Death in India lurks in poisoned water on the rim of coal fields
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New Delhi: Death crept without warning to the mud huts of Jogaeal in central India.
One by one, children began to die, often in agony and exhibiting similar symptoms: convulsions, burning pain in the extremities, nausea, vomiting, fever and diarrhea. By the end of 2011, parents buried 53 of them in this forested hill country village occupied mostly by subsistence farmers and day labourers.
That scenario played out in three other villages in and around the contiguous coal-mining districts of Singrauli and Sonbhadra about 965km southeast of New Delhi. At least a dozen more kids with similar symptoms succumbed, along with several adults. Outrage at the deaths sparked an investigation by the chief medical officers of the Sonbhadra district regional government—and the results only deepened the outrage.
Most were tied to drinking polluted water, according to reports obtained by Bloomberg News in October. They stopped short of identifying the pollutants but independent scientists who have conducted exhaustive toxicology tests in the region say they know the chief culprit: mercury.
An October 2012 study by the New Delhi-based Centre for Science and Environment, a public-interest research group, found mercury levels in some village drinking water samples to be 26 times higher than the Bureau of Indian Standard’s safe limit for human consumption. Fish taken from a lake near villages where residents routinely catch and eat them showed mercury levels twice what the Indian government deems safe, according to that report.
The Indian government has long been aware of this. In a three-year study conducted in 1990s, the state-run Indian Institute of Toxicology Research found dangerous levels of mercury in blood, hair and nails of people in the Singrauli region. Yet pollution continues to grow. United Nations data show India is second only to China in annual mercury emissions.
All of this reinforces the criticism that India’s drive to modernize through extractive industries such as coal and uranium mining puts the priorities of corporations ahead of the health of its citizens.
India doesn’t yet “include the cost of the effects of pollution on human and ecosystem health at all” when it performs cost-benefit analysis for industrial projects, said Kritee, a Colorado-based senior scientist at the US Environmental Defense Fund who has studied mercury pollution for years. Until that changes, “environmental and human health will come second,” according to Kritee, who uses only one name.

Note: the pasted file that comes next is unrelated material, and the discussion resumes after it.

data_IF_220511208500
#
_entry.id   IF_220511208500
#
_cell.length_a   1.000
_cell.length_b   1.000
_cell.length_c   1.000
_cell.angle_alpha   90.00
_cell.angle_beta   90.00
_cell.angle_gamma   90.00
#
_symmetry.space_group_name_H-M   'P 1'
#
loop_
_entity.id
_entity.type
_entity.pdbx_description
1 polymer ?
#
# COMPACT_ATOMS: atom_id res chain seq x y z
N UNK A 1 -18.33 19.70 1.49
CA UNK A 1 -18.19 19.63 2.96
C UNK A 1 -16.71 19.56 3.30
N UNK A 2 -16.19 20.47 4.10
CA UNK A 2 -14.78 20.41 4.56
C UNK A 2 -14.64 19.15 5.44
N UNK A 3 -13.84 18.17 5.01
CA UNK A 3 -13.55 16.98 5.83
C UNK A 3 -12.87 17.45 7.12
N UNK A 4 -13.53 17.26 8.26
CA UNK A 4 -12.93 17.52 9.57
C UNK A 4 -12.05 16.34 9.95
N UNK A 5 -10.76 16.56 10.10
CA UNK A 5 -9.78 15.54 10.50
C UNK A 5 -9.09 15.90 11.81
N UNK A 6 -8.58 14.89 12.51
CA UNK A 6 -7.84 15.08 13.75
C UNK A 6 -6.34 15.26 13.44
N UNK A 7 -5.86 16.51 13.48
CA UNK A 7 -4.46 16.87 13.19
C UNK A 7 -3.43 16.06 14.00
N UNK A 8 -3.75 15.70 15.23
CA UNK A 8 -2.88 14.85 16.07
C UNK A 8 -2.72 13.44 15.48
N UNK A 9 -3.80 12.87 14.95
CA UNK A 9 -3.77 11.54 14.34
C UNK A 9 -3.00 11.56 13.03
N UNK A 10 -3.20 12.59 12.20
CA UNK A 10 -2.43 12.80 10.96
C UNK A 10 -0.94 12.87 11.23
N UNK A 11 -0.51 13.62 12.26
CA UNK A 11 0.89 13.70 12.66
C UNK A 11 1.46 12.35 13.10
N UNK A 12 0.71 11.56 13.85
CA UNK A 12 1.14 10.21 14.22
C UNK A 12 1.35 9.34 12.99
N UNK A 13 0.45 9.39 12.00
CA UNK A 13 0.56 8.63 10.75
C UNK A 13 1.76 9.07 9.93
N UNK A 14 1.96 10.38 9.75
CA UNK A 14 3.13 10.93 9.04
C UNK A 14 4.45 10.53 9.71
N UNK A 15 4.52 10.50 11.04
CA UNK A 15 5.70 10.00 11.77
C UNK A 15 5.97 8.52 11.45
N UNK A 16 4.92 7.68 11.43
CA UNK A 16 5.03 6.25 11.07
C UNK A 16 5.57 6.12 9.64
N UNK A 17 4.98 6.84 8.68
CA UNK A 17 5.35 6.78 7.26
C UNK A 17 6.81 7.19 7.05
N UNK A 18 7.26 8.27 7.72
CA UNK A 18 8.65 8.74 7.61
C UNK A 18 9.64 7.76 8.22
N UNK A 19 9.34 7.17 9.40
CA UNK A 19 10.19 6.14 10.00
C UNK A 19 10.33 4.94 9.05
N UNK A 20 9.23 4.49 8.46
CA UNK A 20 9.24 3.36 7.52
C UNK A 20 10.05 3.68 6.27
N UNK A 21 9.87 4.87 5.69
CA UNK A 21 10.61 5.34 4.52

Statistics back this up. The World Bank estimates that environmental degradation costs India 5.7% of its gross domestic product (GDP) every year—and is responsible for about a quarter of the 1.6 million annual deaths among children.
How mercury and other pollutants got here is no mystery. What these victims shared was proximity to the sprawling Govind Ballabh Pant Sagar reservoir and the rivers that feed it. Flanked by mines, coal-burning power plants and heavy industry, these waters collect toxic effluent from plant discharges and absorb mercury that’s a residue from burning coal.
They are ranked by an Indian government report as among the most polluted waters in the nation—and they serve as the region’s chief source of drinking water and fish. The reservoir is the region’s “main source of water” and “is seriously polluted with discharge of fly ash and other effluents from the industries,” according to the National Green Tribunal, created in 2010 by the Parliament to address environmental concerns. “There are thermal power plants and nearly 1,000 other polluting industries. This position is really not in dispute.”
“The symptoms of mercury poisoning have already started showing in people in the area and it’s time the authorities need to sit up and take notice,” said Ramakant Sahu, a Centre scientist who helped to conduct extensive testing for toxic chemicals. “Mercury and other metals have been accumulating for years. The warning signs are all there.”
No one knows the full extent of pollution-related illnesses and deaths in these villages because no government agency has conducted the kind of exhaustive study required to get to the bottom of the matter. Amarendra Bahadur Singh, the current chief medical officer of the Sonbhadra district, said he planned to recommend such a study to his superiors.
The non-profit Centre estimates that many of the 1.1 million residents who live in proximity to the reservoir and its tributaries may be at risk.
The ministry of environment and forests plans to aggressively attack the nation’s pollution problems with a soon- to-be-rolled-out requirement that all companies that emit pollutants install sensors at discharge points, said Union environment minister Prakash Javadekar in response to a Bloomberg News inquiry about pollution issues in the mining districts. The system, for which the government hasn’t set an installation deadline, will give enforcement agencies around- the-clock ability to monitor violations “in real time and take action,” said Javadekar. “That will be a revolutionary step.”
Dread in the villages
The events in Dadihara, about 35 miles from Jogaeal, illustrate the fear and confusion that run through villages where industrial contamination of water is blamed for illness and death. In November 2011, 7-year-old Subhash Chand grew desperately ill.